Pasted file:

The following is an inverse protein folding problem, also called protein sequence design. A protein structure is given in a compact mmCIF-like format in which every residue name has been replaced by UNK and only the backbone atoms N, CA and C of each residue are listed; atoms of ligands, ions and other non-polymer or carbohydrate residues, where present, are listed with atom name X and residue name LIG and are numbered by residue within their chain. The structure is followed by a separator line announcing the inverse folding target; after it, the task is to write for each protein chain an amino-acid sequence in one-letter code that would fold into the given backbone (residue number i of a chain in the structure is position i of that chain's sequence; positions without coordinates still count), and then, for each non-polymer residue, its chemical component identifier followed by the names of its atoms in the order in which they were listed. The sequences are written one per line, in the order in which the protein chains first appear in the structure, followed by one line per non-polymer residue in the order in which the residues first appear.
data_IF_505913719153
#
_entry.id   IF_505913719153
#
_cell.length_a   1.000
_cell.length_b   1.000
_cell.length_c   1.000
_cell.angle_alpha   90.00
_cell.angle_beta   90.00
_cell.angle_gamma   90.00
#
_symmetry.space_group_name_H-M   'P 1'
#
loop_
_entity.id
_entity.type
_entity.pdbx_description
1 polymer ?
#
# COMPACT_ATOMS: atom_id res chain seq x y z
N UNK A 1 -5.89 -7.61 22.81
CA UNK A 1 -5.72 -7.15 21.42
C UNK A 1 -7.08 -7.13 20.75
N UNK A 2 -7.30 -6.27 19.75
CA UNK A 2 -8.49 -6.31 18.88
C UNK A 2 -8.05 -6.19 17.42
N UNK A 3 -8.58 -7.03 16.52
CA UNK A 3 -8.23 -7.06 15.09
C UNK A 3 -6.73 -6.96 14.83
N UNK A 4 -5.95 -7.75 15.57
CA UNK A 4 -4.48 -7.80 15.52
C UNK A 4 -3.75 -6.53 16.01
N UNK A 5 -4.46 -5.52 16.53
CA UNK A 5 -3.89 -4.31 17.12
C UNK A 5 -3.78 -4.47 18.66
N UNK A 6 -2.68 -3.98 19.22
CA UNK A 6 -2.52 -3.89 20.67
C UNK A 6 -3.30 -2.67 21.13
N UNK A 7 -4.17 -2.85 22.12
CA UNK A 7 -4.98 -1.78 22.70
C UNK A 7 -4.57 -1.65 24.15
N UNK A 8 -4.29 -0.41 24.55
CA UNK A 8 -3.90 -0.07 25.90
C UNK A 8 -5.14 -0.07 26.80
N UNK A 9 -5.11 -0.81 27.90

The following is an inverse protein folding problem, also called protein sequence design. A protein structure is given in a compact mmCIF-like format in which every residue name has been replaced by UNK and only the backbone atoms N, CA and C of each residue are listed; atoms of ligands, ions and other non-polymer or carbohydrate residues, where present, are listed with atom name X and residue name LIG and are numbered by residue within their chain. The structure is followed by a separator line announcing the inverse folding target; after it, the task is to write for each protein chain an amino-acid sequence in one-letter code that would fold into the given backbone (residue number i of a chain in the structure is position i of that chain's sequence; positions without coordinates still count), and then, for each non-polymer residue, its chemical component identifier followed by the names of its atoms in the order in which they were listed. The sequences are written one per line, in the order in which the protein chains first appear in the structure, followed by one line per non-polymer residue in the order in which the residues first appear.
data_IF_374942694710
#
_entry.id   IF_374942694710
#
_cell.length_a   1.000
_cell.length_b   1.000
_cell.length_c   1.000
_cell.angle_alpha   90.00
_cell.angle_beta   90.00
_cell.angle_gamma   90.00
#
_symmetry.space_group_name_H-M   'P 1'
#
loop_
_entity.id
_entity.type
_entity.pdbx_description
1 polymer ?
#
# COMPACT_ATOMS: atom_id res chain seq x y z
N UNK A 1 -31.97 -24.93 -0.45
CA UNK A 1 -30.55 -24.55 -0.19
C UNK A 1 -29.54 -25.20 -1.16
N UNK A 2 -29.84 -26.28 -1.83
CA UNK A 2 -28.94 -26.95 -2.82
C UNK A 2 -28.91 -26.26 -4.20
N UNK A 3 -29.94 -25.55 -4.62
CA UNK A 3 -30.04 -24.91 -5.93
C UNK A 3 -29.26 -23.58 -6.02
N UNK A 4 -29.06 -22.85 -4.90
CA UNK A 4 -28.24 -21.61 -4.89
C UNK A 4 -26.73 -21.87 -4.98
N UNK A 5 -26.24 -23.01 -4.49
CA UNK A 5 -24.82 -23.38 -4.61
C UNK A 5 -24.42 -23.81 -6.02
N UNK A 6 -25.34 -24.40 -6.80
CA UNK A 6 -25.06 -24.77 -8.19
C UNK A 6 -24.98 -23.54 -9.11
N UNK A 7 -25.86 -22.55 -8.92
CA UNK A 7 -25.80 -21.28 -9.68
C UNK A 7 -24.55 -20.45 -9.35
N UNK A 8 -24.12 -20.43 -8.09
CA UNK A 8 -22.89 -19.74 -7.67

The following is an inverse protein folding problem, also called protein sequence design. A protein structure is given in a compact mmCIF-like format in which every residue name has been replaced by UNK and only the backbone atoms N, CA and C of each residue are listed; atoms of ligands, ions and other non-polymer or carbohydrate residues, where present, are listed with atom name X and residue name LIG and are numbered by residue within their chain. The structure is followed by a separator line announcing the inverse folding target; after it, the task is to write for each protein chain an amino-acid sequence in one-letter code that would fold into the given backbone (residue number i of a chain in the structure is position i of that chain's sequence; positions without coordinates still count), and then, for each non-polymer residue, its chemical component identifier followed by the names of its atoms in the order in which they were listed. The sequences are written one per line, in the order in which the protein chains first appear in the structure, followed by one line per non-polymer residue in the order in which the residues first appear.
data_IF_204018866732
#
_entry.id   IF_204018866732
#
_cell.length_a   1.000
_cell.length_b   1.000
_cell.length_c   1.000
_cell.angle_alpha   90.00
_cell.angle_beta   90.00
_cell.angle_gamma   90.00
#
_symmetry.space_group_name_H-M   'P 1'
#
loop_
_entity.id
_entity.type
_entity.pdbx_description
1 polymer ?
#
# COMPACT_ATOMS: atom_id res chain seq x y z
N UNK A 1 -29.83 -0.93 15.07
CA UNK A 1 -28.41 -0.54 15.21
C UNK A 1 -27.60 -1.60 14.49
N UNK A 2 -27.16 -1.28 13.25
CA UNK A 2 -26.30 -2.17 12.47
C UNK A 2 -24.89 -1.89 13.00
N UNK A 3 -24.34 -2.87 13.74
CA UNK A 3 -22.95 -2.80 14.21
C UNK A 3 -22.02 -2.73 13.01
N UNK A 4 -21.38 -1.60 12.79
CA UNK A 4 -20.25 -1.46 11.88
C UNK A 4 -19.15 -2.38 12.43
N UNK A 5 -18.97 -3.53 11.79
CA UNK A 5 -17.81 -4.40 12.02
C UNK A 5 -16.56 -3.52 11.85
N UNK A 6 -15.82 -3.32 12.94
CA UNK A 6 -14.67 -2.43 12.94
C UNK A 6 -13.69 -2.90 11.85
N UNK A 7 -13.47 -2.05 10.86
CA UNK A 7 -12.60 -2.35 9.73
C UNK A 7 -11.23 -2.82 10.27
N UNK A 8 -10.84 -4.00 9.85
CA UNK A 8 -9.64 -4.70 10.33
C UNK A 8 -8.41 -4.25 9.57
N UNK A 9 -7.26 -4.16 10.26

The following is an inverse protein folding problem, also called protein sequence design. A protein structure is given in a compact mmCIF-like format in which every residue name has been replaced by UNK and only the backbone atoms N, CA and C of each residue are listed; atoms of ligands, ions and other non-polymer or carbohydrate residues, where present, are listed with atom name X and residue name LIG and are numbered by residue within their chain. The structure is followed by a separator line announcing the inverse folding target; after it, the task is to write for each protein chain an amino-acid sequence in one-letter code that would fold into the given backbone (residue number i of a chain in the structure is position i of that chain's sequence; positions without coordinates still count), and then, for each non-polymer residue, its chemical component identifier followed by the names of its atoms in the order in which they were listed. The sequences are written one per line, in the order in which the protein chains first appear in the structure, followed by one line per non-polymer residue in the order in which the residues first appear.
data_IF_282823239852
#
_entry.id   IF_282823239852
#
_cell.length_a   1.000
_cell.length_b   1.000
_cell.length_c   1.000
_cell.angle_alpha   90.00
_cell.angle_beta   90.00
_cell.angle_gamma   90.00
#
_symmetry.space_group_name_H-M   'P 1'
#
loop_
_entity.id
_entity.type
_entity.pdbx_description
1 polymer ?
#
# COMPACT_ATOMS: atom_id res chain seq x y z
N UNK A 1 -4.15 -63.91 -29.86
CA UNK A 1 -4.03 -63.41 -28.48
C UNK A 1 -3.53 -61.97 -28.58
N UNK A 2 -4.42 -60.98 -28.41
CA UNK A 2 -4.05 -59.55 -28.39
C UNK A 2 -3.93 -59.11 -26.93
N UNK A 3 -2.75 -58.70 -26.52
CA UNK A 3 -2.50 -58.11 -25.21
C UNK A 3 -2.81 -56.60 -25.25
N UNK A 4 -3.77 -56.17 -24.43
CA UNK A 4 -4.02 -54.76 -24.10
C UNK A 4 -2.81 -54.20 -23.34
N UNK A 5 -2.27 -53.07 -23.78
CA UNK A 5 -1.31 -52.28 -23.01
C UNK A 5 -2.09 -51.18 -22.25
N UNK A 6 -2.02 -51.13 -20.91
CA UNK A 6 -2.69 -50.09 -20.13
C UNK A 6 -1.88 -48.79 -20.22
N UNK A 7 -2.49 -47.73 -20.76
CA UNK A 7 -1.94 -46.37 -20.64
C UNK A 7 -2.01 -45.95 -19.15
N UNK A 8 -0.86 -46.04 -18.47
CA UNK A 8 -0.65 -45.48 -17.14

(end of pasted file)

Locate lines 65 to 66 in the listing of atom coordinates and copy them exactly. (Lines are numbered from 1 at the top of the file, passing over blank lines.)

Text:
1 polymer ?
#